If you’ve been snagging market bouquets from us on Saturdays, you’ve probably noticed dahlias starting to sneak their way into your mixed bouquets over the last few weeks.
For whatever reason–well, I know the reasons, but explaining them involves complaining a lot about the weather, and you have better things to read about–the dahlias have taken their sweet time maturing this season.
But now, behold! The dahlia, in all her glory.
Dahlias are wonderful flowers that come in a variety of sizes, shapes, and colors. They also possess a remarkable ability to make people lose their $#!+, including me.
Dahlia fever. It’s a thing.
First are the ball-shaped dahlias, which dazzle the beholder with their mesmerizing fractal petal patterns. These range in size from large 4″ balls down to adorable, itsy-bitsy 1″ pom poms.
Next are the artsy dahlias, which have more specific groupings, but I’ll call them the “decoratives.” These free-spirited dahlias have romantic wavy or curving petals, and some open to a waterlily type shape.
Most impressive are the show-stopping dinnerplate dahlias. These dahlias feature oversized blooms the size of a toddler’s head, sometimes bigger! Depends on the toddler.
Last, but not least, are the single-flowered and anemone-flowered dahlias. I don’t grow too many of these varieties, but the ones I do grow are very special accent flowers. These dahlias are joyful-looking, and the fluffy ones are downright adorable.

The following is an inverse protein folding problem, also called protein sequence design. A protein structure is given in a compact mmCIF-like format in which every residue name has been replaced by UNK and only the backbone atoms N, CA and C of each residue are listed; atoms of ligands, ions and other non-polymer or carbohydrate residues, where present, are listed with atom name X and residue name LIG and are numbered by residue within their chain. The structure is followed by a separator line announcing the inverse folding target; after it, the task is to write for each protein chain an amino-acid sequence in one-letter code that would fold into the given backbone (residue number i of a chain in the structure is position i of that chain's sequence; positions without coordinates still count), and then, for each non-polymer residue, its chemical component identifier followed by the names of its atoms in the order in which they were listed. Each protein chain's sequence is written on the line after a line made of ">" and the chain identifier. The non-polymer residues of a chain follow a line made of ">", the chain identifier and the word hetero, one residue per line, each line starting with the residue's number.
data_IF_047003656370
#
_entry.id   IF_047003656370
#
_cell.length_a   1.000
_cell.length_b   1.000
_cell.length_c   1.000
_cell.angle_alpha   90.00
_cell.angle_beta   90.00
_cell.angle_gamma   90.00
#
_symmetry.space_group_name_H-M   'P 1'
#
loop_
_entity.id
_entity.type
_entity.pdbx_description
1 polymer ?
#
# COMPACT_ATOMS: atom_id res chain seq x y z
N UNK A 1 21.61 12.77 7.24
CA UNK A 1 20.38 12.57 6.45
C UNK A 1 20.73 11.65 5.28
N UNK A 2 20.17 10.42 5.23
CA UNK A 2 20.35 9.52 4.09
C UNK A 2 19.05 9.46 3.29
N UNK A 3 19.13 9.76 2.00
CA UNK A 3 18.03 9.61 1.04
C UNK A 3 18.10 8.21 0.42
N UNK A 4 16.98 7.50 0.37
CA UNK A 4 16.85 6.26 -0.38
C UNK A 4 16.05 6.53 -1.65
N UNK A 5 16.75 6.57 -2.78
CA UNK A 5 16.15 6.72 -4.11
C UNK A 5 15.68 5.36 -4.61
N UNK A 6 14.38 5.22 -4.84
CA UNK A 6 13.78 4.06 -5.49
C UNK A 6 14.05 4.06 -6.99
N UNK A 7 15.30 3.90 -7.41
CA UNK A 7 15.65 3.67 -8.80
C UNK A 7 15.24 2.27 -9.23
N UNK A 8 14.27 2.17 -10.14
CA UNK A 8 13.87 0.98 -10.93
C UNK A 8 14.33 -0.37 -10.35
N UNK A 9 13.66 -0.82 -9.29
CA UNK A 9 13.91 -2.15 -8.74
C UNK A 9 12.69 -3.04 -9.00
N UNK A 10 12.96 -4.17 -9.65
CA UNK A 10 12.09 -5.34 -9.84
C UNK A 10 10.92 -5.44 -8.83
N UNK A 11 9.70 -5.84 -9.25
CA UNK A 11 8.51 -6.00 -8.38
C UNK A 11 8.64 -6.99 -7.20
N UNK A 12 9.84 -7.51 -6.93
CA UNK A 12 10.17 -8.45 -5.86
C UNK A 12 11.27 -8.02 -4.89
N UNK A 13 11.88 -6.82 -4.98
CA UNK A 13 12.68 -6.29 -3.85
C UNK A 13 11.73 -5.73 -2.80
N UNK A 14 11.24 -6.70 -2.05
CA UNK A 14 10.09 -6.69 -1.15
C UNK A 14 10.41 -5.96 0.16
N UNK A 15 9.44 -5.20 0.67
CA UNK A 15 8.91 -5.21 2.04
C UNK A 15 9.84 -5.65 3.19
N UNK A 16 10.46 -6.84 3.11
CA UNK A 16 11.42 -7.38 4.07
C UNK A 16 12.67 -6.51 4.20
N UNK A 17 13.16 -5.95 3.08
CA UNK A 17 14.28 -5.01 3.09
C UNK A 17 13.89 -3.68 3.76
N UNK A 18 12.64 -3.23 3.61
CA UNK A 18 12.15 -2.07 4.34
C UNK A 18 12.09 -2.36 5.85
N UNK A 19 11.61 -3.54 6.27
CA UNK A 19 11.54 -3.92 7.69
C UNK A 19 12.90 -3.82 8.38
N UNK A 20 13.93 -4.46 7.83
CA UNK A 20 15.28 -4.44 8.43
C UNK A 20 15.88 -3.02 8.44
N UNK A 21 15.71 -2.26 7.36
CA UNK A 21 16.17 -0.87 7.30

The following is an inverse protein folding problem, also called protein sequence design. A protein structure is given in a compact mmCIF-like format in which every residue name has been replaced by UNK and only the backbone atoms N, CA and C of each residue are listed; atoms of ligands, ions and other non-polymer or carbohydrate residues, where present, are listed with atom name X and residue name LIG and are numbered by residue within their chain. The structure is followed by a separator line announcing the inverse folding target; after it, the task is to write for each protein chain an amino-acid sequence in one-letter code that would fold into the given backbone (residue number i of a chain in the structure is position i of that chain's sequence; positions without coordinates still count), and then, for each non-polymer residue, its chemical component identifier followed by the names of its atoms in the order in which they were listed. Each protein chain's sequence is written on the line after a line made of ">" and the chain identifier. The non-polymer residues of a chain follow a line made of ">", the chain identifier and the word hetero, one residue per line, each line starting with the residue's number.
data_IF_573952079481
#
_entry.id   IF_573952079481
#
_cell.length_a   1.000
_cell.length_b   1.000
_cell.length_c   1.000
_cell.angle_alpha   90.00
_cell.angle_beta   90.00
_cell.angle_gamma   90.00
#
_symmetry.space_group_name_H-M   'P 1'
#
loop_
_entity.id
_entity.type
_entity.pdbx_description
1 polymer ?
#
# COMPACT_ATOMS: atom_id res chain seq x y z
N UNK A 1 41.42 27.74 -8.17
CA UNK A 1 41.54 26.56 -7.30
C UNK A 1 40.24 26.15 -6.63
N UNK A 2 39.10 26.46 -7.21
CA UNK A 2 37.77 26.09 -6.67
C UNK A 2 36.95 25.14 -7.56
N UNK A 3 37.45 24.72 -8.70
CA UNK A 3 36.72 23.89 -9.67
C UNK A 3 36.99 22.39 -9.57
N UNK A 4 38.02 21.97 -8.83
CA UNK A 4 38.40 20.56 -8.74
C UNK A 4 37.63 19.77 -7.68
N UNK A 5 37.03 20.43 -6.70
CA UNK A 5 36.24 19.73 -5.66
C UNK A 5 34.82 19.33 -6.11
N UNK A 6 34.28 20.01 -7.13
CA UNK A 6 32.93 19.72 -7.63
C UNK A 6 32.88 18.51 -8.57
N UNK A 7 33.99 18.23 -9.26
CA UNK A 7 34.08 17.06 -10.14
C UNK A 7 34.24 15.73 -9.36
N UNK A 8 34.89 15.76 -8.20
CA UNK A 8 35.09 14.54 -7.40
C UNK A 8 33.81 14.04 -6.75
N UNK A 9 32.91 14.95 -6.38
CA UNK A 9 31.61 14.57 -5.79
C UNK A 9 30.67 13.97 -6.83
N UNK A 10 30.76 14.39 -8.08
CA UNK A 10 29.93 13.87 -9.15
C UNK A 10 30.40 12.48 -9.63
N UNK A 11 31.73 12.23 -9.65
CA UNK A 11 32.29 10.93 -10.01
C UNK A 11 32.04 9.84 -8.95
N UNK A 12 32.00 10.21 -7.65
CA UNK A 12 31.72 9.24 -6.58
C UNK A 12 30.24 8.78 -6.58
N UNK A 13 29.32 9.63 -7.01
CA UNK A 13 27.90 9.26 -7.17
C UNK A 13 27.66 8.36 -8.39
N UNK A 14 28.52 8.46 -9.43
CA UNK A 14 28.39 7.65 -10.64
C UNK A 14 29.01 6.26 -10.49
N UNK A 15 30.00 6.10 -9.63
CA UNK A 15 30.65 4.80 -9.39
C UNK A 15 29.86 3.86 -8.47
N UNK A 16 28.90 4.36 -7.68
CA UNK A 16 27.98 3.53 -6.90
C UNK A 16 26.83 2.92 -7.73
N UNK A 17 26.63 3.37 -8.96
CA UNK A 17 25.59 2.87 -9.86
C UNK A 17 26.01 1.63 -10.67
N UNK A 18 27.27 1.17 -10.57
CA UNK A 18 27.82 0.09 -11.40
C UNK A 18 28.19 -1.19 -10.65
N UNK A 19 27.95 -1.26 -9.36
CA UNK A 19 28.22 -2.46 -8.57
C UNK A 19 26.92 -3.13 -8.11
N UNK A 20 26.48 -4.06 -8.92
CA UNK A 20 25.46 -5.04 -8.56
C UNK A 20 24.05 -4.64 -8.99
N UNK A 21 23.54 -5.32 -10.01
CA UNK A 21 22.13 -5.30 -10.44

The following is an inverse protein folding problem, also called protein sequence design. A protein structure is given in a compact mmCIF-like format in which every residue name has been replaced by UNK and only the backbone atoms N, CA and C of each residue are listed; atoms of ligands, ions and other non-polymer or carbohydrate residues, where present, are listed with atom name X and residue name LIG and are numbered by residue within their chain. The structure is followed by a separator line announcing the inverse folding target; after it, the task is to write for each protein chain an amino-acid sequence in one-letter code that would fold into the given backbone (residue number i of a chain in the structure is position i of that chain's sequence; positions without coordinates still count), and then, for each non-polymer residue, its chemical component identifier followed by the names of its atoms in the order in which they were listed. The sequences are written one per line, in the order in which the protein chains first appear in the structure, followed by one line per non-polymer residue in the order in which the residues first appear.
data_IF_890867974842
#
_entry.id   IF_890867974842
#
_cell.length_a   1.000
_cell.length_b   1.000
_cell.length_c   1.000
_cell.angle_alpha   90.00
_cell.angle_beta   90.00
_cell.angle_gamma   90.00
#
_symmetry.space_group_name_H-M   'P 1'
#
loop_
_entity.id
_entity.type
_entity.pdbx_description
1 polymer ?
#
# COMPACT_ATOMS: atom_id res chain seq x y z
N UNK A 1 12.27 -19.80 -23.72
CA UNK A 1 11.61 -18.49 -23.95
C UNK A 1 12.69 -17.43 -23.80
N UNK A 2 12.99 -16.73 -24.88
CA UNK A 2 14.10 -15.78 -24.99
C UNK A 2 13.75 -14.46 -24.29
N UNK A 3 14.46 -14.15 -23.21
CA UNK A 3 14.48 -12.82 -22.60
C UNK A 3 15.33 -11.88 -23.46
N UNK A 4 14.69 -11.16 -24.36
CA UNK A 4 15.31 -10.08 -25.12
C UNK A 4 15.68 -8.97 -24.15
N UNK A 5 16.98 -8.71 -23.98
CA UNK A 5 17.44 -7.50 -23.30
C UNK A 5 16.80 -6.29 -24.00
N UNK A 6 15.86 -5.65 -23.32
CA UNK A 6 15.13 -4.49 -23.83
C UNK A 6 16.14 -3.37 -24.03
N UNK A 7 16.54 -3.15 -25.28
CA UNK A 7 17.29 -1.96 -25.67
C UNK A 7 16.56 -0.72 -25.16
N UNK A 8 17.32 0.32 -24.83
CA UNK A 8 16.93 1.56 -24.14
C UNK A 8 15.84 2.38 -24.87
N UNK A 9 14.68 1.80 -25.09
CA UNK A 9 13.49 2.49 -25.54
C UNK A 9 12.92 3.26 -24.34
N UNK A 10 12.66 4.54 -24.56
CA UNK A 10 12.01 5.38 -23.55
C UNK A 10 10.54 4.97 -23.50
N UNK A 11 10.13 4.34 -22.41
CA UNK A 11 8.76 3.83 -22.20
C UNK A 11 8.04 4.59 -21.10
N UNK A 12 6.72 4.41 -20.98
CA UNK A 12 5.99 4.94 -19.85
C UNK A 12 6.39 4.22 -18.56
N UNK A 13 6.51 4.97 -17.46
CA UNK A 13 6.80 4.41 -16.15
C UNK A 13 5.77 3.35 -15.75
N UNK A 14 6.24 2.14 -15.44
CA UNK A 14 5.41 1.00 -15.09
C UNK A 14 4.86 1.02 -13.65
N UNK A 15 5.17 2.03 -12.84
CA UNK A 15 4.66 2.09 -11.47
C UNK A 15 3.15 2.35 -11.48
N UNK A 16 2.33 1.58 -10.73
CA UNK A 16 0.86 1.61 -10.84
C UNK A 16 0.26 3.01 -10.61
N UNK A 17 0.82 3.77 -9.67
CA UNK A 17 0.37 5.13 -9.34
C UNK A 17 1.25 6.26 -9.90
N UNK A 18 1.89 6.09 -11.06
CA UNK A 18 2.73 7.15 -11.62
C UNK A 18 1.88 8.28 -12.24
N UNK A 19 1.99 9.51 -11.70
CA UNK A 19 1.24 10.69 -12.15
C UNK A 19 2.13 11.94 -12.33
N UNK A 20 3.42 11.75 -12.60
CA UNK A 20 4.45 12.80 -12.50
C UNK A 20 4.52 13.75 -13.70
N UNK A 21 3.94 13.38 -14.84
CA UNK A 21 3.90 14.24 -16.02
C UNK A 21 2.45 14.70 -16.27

Dahlias grow from sweet-potato-like tubers. Here in New York, we have to dig up our dahlia tubers each fall and store them safely in a non-freezing place for the winter.
To spruce up your own garden, we’ll have dahlia tubers for sale this winter and next spring. I’m hoping we’ll be able to offer many more varieties than last year, including most if not all of the varieties pictured here 🙂
Dahlias! We’ll have ’em today at market. For you cool cats out there who are out of farmer’s market range, please enjoy some more photos to sate your dahlia appetite.
This is an excerpt from the Sea Change Farm newsletter.
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